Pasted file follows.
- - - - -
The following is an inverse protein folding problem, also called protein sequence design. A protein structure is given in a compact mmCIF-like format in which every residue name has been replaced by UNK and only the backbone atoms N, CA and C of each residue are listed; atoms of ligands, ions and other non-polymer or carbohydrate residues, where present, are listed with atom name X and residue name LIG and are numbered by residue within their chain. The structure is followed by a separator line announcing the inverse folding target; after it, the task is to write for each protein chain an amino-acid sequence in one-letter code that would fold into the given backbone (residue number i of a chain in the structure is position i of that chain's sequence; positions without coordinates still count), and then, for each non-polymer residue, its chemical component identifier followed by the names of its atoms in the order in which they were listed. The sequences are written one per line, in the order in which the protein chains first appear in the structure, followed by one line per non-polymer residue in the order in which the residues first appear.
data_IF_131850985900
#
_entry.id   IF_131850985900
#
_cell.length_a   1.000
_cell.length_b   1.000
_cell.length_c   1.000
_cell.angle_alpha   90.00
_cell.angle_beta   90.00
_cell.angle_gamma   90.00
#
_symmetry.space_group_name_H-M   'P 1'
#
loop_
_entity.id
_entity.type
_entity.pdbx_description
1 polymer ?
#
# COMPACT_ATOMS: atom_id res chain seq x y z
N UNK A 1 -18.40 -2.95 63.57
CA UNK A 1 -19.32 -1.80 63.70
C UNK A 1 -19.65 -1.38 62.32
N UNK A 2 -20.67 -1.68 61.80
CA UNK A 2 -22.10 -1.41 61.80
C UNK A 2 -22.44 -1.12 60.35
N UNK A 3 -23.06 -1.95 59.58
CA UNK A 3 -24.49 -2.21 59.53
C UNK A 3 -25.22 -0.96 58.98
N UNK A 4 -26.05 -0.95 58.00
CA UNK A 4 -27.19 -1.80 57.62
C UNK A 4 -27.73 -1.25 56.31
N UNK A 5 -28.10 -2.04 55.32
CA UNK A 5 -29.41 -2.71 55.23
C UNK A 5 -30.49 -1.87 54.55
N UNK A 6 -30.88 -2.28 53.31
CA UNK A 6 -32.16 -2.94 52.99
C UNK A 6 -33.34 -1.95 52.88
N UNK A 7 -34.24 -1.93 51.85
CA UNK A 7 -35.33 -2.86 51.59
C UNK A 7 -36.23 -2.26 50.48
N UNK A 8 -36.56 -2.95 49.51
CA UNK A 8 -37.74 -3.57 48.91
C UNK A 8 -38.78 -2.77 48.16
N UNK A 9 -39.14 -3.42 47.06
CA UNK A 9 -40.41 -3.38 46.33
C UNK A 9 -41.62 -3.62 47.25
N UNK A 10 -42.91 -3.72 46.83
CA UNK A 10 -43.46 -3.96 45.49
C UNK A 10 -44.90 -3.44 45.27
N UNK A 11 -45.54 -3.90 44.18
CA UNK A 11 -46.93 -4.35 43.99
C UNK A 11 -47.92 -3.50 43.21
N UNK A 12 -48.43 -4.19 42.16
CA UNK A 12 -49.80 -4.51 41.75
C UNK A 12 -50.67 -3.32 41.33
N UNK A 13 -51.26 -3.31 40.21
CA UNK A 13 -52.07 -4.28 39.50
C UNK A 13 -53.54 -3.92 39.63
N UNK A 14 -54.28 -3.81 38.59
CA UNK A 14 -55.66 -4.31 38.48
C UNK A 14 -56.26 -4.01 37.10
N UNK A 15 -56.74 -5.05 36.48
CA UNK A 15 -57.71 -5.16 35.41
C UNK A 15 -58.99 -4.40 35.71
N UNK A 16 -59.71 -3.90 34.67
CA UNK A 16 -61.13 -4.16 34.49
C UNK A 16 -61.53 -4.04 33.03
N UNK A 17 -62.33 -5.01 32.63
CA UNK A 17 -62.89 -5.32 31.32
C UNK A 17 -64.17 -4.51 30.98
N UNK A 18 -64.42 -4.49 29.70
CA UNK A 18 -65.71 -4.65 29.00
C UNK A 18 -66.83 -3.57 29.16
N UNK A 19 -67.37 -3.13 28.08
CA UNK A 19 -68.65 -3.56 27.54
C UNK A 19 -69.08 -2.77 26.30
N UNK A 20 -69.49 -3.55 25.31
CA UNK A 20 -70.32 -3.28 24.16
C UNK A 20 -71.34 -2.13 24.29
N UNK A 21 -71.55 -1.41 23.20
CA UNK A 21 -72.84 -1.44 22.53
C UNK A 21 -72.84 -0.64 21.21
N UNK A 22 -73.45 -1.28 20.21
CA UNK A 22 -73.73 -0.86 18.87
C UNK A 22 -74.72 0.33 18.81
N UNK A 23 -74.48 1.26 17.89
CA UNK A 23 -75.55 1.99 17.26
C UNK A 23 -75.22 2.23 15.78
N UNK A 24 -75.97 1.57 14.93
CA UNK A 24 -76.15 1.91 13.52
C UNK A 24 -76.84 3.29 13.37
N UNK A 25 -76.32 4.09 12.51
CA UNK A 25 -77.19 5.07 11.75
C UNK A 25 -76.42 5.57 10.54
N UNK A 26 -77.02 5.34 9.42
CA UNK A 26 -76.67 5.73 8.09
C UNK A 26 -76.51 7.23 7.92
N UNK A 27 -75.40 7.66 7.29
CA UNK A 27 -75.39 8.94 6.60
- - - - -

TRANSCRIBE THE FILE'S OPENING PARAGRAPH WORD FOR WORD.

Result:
The following is an inverse protein folding problem, also called protein sequence design. A protein structure is given in a compact mmCIF-like format in which every residue name has been replaced by UNK and only the backbone atoms N, CA and C of each residue are listed; atoms of ligands, ions and other non-polymer or carbohydrate residues, where present, are listed with atom name X and residue name LIG and are numbered by residue within their chain. The structure is followed by a separator line announcing the inverse folding target; after it, the task is to write for each protein chain an amino-acid sequence in one-letter code that would fold into the given backbone (residue number i of a chain in the structure is position i of that chain's sequence; positions without coordinates still count), and then, for each non-polymer residue, its chemical component identifier followed by the names of its atoms in the order in which they were listed. The sequences are written one per line, in the order in which the protein chains first appear in the structure, followed by one line per non-polymer residue in the order in which the residues first appear.